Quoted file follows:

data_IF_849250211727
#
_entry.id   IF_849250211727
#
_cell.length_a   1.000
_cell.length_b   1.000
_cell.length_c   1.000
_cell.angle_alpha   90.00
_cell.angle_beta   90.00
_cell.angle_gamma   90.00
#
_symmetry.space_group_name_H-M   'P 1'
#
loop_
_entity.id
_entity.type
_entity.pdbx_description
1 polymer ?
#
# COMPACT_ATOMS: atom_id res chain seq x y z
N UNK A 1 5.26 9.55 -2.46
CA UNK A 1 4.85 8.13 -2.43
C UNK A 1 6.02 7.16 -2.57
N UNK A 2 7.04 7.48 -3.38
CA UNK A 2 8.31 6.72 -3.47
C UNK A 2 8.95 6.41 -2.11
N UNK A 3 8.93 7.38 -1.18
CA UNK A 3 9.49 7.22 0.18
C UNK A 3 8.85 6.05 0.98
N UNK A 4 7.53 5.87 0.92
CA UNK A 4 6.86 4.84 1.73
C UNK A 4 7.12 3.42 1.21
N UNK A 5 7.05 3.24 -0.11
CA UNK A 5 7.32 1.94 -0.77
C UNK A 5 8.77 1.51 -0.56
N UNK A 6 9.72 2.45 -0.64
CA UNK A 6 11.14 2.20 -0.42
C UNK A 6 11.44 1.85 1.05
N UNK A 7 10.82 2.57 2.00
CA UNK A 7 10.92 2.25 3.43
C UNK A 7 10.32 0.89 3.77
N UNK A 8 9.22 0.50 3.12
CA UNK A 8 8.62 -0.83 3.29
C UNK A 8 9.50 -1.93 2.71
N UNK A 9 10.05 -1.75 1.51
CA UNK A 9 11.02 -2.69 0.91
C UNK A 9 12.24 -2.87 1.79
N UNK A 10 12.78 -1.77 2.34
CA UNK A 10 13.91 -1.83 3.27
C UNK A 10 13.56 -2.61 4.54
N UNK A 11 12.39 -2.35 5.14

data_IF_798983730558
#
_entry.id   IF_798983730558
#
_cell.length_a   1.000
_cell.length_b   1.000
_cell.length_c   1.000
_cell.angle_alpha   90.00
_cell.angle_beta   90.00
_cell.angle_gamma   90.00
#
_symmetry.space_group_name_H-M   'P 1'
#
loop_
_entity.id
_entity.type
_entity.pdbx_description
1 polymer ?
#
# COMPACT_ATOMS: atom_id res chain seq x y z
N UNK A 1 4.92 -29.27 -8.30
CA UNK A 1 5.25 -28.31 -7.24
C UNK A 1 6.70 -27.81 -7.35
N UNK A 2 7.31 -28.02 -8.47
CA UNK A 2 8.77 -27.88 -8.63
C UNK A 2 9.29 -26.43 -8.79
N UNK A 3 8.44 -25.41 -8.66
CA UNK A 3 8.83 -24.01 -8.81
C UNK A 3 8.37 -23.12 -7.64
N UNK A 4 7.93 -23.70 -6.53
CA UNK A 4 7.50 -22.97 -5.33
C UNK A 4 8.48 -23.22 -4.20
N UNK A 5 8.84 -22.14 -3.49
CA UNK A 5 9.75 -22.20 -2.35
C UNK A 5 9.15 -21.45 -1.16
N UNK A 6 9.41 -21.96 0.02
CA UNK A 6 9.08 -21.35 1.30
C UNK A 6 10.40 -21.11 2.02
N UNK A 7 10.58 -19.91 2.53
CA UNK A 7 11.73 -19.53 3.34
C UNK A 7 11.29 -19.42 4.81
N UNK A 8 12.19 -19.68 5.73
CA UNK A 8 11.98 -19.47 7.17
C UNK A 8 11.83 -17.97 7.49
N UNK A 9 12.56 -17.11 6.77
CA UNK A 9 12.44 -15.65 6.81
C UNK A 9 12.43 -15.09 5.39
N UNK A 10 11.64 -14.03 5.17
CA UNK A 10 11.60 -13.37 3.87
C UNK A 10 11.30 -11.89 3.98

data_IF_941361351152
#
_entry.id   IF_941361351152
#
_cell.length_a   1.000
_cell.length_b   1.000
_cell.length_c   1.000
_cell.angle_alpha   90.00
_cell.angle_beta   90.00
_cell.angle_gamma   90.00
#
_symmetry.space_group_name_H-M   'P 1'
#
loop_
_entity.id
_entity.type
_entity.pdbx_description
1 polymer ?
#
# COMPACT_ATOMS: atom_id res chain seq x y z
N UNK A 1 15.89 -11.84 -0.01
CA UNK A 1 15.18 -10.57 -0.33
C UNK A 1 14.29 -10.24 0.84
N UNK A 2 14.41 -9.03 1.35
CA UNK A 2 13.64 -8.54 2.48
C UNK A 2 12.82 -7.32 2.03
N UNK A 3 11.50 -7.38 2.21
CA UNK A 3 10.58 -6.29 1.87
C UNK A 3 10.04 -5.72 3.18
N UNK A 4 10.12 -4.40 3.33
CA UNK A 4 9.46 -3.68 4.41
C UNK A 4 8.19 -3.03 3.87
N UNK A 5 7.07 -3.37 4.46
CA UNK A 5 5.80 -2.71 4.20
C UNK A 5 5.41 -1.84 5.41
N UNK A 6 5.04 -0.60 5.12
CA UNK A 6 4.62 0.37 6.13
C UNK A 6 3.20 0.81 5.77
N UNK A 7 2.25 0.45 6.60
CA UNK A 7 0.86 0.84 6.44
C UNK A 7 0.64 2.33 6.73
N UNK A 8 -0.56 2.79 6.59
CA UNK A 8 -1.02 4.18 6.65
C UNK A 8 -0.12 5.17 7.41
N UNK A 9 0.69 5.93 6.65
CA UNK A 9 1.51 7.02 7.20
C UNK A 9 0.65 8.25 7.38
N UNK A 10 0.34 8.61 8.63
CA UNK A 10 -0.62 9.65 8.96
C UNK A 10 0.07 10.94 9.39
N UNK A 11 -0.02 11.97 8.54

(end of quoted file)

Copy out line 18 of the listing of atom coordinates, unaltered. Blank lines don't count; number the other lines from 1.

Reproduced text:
1 polymer ?